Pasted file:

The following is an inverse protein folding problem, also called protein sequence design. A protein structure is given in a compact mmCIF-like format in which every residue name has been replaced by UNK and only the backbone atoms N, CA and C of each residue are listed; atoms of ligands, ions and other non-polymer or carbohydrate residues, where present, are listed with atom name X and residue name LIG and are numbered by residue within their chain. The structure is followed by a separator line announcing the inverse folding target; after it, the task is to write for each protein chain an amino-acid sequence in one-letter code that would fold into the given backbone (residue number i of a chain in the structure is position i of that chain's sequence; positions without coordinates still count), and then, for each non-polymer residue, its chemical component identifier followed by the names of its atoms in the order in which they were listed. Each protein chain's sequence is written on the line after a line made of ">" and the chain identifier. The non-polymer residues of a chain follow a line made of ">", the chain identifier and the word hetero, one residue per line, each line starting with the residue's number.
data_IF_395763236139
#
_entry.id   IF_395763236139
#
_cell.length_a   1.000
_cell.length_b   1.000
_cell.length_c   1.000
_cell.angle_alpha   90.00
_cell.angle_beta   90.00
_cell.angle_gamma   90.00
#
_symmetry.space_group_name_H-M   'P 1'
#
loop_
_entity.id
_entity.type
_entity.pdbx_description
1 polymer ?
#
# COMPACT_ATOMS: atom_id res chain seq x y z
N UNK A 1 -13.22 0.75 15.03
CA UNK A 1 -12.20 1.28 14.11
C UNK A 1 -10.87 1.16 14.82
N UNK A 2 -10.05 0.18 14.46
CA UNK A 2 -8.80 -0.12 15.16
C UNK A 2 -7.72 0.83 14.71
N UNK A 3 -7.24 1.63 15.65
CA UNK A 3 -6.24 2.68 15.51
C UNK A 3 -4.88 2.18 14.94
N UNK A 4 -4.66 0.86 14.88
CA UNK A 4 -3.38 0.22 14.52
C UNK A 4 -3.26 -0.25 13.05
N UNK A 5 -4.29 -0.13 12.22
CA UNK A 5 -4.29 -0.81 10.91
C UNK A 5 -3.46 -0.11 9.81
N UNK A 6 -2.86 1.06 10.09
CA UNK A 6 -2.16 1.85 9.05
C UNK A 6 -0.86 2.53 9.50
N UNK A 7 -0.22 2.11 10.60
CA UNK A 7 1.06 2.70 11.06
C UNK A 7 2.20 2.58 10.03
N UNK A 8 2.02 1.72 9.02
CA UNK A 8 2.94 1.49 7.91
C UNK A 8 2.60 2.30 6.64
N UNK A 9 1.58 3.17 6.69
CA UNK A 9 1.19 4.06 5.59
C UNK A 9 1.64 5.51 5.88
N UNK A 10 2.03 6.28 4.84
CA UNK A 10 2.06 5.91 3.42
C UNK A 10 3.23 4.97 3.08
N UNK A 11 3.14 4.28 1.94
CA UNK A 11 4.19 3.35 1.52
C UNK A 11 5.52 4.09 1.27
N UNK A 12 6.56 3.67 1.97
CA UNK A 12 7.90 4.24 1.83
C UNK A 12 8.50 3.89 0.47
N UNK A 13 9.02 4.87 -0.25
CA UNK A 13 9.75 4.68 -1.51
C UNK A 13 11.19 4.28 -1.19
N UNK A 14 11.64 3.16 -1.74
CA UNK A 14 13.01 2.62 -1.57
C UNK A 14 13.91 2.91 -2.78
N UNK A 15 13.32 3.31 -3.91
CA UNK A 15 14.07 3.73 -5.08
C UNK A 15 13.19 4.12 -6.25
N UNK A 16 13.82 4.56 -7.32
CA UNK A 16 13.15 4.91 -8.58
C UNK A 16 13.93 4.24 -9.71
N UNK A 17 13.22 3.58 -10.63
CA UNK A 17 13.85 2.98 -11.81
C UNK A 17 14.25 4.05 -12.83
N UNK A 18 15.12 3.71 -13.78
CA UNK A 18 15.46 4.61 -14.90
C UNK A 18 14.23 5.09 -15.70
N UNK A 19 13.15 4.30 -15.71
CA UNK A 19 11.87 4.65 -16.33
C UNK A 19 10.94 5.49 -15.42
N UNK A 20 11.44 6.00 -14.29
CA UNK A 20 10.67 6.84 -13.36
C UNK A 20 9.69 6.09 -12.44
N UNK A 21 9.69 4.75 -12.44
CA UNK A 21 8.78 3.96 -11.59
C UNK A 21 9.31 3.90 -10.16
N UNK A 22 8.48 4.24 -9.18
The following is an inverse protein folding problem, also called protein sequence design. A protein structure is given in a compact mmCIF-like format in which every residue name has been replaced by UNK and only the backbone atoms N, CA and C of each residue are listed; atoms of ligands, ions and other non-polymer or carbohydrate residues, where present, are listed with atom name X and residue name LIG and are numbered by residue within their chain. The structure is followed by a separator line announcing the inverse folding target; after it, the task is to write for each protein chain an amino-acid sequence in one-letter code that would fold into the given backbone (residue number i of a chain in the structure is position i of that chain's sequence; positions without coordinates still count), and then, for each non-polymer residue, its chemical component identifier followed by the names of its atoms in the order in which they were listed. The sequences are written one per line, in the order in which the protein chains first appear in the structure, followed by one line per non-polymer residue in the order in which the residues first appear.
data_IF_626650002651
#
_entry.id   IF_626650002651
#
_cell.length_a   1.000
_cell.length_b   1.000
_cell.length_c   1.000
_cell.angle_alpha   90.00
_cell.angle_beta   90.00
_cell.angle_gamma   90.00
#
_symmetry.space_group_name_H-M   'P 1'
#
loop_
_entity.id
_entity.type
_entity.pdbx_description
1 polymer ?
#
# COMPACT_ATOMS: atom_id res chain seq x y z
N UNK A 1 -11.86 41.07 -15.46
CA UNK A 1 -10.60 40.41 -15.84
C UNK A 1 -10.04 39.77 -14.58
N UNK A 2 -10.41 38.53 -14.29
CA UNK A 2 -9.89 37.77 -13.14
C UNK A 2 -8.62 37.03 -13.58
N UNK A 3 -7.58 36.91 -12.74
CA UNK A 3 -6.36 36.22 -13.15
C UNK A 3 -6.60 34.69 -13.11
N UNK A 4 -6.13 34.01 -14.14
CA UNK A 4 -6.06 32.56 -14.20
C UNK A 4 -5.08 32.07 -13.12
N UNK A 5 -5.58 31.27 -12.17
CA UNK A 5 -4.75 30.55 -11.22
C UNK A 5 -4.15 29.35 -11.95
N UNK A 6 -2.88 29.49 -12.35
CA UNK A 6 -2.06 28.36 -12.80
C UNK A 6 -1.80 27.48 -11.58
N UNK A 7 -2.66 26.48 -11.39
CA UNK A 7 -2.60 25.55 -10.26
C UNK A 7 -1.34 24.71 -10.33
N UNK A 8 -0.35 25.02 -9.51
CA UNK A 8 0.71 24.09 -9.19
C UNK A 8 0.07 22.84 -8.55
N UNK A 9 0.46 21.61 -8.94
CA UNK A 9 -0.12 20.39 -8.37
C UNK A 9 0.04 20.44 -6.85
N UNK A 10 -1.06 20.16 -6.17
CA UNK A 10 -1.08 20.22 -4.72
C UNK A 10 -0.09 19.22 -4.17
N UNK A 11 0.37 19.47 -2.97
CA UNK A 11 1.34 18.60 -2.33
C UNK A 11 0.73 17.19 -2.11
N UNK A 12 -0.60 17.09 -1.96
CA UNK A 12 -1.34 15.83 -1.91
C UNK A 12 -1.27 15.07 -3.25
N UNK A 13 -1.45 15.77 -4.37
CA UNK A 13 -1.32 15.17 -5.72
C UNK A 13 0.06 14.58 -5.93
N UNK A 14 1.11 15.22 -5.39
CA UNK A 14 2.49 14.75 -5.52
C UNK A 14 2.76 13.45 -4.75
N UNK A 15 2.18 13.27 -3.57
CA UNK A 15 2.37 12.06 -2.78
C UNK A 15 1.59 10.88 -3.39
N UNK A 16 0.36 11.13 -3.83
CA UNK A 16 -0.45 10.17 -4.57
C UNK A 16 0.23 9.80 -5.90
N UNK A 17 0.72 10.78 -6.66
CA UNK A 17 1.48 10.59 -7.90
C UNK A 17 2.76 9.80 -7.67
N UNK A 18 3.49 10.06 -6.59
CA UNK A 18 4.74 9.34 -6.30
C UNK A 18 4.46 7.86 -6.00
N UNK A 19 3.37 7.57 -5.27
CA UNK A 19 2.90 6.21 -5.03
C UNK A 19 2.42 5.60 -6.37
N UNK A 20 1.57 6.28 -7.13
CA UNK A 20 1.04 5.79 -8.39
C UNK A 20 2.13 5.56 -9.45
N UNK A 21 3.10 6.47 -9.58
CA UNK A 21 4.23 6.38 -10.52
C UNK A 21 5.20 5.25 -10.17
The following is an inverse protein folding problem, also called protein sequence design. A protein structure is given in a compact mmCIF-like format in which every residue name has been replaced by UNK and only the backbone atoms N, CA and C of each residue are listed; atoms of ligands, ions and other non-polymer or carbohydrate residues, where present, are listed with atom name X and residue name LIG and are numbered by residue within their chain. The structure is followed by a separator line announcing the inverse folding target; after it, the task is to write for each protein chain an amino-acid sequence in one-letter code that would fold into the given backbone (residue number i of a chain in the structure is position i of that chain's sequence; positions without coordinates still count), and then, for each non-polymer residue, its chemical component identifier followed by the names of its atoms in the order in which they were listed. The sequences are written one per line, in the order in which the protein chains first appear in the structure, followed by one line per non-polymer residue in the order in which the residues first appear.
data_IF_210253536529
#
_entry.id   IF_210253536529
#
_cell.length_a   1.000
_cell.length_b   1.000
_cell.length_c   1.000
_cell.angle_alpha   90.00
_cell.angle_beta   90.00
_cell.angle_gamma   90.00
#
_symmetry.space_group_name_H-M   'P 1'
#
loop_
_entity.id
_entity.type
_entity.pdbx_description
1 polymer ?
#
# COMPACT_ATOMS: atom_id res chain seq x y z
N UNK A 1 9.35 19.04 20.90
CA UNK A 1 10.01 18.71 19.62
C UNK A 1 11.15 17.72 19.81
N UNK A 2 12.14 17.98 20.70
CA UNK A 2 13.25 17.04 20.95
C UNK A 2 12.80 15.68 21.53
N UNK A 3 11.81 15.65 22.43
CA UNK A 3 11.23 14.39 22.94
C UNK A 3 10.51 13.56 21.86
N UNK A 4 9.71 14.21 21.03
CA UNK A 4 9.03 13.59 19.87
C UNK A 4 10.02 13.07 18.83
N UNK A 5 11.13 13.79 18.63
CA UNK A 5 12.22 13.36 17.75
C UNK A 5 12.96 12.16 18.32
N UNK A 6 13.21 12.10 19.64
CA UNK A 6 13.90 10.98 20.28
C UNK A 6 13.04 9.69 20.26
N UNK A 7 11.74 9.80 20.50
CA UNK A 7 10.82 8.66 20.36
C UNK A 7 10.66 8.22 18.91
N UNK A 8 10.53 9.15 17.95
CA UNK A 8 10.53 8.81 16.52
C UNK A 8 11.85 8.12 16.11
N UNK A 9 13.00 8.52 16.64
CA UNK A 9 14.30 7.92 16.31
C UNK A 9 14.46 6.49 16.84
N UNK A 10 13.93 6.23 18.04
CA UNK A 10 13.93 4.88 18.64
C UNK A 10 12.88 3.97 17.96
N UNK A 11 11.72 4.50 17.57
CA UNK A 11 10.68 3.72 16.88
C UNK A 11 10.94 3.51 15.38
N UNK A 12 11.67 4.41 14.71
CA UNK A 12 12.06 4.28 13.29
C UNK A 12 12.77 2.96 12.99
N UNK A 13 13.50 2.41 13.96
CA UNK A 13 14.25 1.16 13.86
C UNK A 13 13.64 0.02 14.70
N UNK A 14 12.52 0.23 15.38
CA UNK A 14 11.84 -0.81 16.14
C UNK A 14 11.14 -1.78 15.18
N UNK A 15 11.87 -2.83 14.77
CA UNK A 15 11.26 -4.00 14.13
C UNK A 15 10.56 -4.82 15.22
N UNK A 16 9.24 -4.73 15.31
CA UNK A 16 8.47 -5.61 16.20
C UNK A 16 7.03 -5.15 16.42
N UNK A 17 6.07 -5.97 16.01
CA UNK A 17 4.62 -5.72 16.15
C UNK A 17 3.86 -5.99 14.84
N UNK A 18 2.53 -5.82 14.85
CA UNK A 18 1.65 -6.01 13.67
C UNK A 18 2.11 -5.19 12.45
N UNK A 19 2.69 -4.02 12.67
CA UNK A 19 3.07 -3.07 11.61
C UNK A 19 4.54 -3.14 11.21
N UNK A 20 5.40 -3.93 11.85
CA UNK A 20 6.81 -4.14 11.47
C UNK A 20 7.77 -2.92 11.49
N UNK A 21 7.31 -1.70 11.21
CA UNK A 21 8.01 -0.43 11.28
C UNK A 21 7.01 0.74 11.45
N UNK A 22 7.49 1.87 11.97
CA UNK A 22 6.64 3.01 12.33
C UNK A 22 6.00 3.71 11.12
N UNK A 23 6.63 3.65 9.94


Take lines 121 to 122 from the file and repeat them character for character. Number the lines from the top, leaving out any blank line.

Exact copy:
C UNK A 5 -4.15 29.35 -11.95
N UNK A 6 -2.88 29.49 -12.35